In the following, we apply the generating function approach and obtain a fundamental functional equation, which is the key element of our analysis. In order to proceed with the investigation of the functional equation we also need some crucial preliminary results that are also given below. To proceed, the evolution among queues implies

(4.1)

Assuming that the system is stable (see Section 3), letting

and having in mind that

we obtain the following functional equation:

(4.2)

where

The function , , is called the kernel of the functional equation (4.2), and plays a crucial role in its solution procedure.

The definition of , implies that for fixed , with , is regular in , with , continuous in , with , and similarly with , interchanged, and the coefficients of , in the series expansion of are non-negative, with . Then, it also follows that , are both regular in , with , continuous in , with , and the coefficients in the series expansion of are all non-negative. Similar result holds for .

Note that some interesting relations can be directly derived by the functional equation (4.2). More precisely, setting , rearrange its terms and then taking the limit , and vice versa we come up with the following “conservation of flow relations”:

(4.3)

Note that (4.3) has a clear probabilistic interpretation. In particular, they equate the flow of packets into the buffer of , with the flow of jobs out of the buffer of , , respectively. Just for the sake of clarity, note that the left hand side in the first of (4.3) is composed of the mean number of external arrivals per slot in the buffer of (i.e. ), while the second term corresponds to the arrivals per slot due to the presence of signals in that trigger the instantaneous transfer of a packet in . Note that such an arrival may occur only in case is not empty, i.e., with probability , which is the fraction of time user is not empty.

4.1 On the kernel

To proceed with the analysis of functional equations of type (4.2), it is required to focus on the investigation of suitable representations of the zero-tuples of its kernel . For a complete discussion the interested reader is referred to [3, 81, 2]111Note that in case of Bernoulli arrivals, is a quadratic polynomial with respect to , .

Clearly, the definition of , implies that for fixed , with , is regular in , with , continuous in , with , and similarly with , interchanged. In the following we assume symmetrical characterization of the zero tuples of the kernel [77, 3], by letting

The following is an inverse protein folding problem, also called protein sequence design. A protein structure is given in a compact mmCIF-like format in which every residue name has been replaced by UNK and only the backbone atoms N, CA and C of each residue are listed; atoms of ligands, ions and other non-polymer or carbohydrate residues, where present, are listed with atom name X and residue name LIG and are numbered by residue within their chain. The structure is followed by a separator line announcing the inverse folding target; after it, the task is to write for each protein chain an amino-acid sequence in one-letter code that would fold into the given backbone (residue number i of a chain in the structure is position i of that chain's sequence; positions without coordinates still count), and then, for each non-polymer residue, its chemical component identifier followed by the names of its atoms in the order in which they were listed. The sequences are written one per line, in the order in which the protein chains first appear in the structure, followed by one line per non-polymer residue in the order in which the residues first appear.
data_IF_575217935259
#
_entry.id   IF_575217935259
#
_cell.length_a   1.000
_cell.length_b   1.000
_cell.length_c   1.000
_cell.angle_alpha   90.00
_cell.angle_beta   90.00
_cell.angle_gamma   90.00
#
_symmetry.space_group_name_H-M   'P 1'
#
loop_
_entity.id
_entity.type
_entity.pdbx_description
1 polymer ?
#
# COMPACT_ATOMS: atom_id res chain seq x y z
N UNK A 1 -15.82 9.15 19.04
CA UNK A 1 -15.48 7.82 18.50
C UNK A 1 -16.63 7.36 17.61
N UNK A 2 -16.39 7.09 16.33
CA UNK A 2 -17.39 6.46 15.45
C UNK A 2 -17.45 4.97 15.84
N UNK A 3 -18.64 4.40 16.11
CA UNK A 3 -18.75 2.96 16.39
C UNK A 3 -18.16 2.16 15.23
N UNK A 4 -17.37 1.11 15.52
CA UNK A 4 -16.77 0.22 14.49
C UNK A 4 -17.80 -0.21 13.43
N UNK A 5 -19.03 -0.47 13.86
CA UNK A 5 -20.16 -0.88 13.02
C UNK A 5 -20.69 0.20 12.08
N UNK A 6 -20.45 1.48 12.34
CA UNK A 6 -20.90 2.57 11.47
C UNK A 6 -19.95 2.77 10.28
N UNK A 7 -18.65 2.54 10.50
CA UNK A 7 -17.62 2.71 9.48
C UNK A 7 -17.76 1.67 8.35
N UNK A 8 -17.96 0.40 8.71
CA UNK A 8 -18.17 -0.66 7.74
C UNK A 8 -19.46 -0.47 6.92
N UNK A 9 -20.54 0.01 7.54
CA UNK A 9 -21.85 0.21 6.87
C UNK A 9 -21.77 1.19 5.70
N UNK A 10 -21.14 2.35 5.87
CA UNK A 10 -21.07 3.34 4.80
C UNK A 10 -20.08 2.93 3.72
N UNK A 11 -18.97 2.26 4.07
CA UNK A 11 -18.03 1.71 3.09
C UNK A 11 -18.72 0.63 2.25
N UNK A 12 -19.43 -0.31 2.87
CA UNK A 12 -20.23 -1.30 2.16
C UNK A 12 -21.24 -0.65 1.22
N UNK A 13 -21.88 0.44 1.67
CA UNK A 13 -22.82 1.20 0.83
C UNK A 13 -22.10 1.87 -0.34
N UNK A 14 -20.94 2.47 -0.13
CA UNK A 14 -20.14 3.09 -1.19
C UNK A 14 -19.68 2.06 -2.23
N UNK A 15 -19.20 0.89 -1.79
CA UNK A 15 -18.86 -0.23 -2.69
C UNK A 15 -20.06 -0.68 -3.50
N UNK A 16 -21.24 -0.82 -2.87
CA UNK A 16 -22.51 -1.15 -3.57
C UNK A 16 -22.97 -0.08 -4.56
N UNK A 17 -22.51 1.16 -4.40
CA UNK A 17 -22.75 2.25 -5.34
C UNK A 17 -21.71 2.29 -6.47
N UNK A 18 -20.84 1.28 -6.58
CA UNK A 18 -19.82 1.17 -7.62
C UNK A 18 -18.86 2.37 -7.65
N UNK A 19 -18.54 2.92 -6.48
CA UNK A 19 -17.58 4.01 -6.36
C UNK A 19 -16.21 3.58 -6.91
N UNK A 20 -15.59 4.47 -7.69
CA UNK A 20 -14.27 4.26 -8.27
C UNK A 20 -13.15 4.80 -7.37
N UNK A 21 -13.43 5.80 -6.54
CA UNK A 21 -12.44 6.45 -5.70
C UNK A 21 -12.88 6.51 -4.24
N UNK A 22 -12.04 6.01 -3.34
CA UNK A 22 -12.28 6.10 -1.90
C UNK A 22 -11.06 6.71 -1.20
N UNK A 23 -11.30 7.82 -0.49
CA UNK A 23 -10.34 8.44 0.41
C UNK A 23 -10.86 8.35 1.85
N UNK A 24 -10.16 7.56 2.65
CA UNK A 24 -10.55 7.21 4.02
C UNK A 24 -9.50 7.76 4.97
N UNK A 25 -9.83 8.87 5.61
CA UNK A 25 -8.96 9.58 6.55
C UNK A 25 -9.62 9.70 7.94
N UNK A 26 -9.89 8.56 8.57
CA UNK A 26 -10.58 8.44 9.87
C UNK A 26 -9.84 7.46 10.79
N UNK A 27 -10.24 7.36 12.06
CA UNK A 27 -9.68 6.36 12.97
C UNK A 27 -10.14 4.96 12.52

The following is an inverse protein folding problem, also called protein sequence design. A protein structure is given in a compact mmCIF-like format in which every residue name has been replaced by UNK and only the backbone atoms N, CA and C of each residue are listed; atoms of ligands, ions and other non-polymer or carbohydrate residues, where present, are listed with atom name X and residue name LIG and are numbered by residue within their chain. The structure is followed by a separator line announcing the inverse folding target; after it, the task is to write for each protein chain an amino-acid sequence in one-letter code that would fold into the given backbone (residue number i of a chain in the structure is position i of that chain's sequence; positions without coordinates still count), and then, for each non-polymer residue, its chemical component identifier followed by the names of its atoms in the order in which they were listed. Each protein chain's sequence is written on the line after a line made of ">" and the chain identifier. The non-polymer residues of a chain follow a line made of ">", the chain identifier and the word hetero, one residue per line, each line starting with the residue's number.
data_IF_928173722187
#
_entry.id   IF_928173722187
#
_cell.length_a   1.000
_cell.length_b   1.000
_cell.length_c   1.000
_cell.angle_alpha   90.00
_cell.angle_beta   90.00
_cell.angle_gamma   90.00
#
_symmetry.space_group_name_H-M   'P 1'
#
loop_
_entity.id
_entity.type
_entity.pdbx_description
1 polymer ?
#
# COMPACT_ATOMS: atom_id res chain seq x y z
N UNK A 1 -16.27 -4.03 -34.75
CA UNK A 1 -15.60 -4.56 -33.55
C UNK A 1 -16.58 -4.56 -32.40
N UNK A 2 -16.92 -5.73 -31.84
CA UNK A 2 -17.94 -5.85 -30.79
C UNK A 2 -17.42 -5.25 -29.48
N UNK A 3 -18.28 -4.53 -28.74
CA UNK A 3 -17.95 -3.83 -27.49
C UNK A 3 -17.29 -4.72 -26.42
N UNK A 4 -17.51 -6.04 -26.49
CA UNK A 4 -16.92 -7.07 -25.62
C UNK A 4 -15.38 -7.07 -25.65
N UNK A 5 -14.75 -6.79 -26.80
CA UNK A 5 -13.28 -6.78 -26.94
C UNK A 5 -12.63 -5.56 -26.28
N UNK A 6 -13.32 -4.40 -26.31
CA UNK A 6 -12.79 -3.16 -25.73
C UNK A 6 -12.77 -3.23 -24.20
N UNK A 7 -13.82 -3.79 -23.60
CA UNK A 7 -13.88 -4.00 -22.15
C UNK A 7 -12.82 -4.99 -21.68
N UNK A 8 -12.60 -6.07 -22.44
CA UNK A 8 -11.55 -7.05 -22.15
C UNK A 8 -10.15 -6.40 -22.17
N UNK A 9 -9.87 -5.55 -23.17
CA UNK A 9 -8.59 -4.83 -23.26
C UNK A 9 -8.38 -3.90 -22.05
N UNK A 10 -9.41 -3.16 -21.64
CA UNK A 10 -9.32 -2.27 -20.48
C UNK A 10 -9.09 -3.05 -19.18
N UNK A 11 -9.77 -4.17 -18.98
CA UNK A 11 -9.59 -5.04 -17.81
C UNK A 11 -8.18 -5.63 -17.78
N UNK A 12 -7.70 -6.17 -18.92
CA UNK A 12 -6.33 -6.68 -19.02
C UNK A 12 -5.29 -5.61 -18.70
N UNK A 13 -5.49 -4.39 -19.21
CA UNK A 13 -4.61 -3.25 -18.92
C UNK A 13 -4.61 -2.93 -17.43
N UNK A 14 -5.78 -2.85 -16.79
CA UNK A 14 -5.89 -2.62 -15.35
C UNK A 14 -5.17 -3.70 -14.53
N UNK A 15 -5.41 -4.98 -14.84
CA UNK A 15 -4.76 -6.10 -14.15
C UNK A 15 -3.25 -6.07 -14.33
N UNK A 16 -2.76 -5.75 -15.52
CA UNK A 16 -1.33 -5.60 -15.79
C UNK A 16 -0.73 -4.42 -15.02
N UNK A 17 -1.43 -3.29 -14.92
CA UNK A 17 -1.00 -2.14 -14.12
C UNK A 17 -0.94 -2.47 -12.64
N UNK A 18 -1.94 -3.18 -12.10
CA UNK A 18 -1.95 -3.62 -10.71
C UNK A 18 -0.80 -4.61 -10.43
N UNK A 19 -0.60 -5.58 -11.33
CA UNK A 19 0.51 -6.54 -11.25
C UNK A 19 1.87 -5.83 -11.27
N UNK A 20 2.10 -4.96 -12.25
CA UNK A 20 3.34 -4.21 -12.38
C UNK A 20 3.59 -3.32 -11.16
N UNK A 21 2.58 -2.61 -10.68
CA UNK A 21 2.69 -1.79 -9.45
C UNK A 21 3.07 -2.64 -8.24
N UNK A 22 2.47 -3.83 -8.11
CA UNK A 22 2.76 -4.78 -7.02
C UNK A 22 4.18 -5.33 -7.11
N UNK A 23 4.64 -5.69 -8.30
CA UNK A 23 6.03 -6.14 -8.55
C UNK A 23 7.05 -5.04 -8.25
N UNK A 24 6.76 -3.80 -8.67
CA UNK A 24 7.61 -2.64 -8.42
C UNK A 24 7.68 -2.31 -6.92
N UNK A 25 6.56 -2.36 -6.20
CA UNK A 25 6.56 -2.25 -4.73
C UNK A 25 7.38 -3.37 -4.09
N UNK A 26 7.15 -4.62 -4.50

and thus,

Then, for , , ,

Since is regular in for , with fixed , , and continuous for , Rouché’s theorem implies that has exactly two roots in . According to Theorem 2.1, pp. 65-66, [77], is such that , as , . Put,

In order to proceed, we must show that the contours , are both simple and smooth. To show this in the general case, we need some extra assumptions (see [3], Sections II.3.1-II.3.3, pp. 151-163) that will further complicate the analysis and worse the readability of the paper.

With that in mind, we will focus on the symmetrical case (see next Section). For such a case Theorem 2.1, pp. 65-66 in [77] implies that:

  1. , are both simple and smooth.

  2. , , , , where (resp. ) denotes the interior (resp. the exterior) of , , and , .

  3. (resp. ), then (resp. ), where denotes the complex conjugate of .

  4. the set of the zero tuples of the kernel , and when traverses counterclockwise, , traverses clockwise.

Therefore, the solution of (4.2) is now reduced to the construction of functions , , both regular in , which satisfy

(4.4)

for all . This problem will be transformed in the next section into a Riemann boundary value problem.

5 The Symmetrical System: Exact Analysis

As for the symmetrical system we assume , , , , , . Note that in such a case, , and . Moreover, for the stability conditions (see Theorem 3.1 or Theorem A.1) the following conditions should hold:

(5.1)

Set,

We proceed as in [3], sections II.2.4, II.2.13, II.2.16; see also Theorem 3.2.1 in [77] or Theorem 1.1 in [81]. In particular, for the contours , , and due to the symmetry of our system the following hold:

  1. , , ,

  2. and functions

    where,

    1. , , ,

    2. is regular and univalent for .

    3. is regular and univalent for .

Then, theorem 3.2.3, p. 123 in [77] states that , , and , , are such that

(5.2)

where , , , be the unique solution of

(5.3)

For such a case (resp. ) represents a conformal mapping from (resp. ) onto (resp. ), while for every , with , is a zero tuple of the kernel .

Since for , is such that , (4.4) implies after some algebra that

(5.4)

where,

Note that due to the regularity of , , and of , ,

  1. , , is regular for , and continuous for .

  2. , , is regular for , and continuous for .

Note also that is well defined due to the fact that , , so that , due to the regularity of , and the maximum modulus theorem [82] (similar result holds for ), and .

From the above discussion, , , can be obtained as a solution of a non-homogeneous Riemann boundary value problem, with boundary condition given by (5.4). Its solution is solely based on the index of defined as

Note that , , while , posses a continuous derivative along and consequently, they satisfy the Ho1der condition on . Since , are simple contours and (resp. ) traverses counterclockwise (resp clockwise), we have , . Moreover,

Therefore, , and the solution of the Riemann boundary value problem is given by,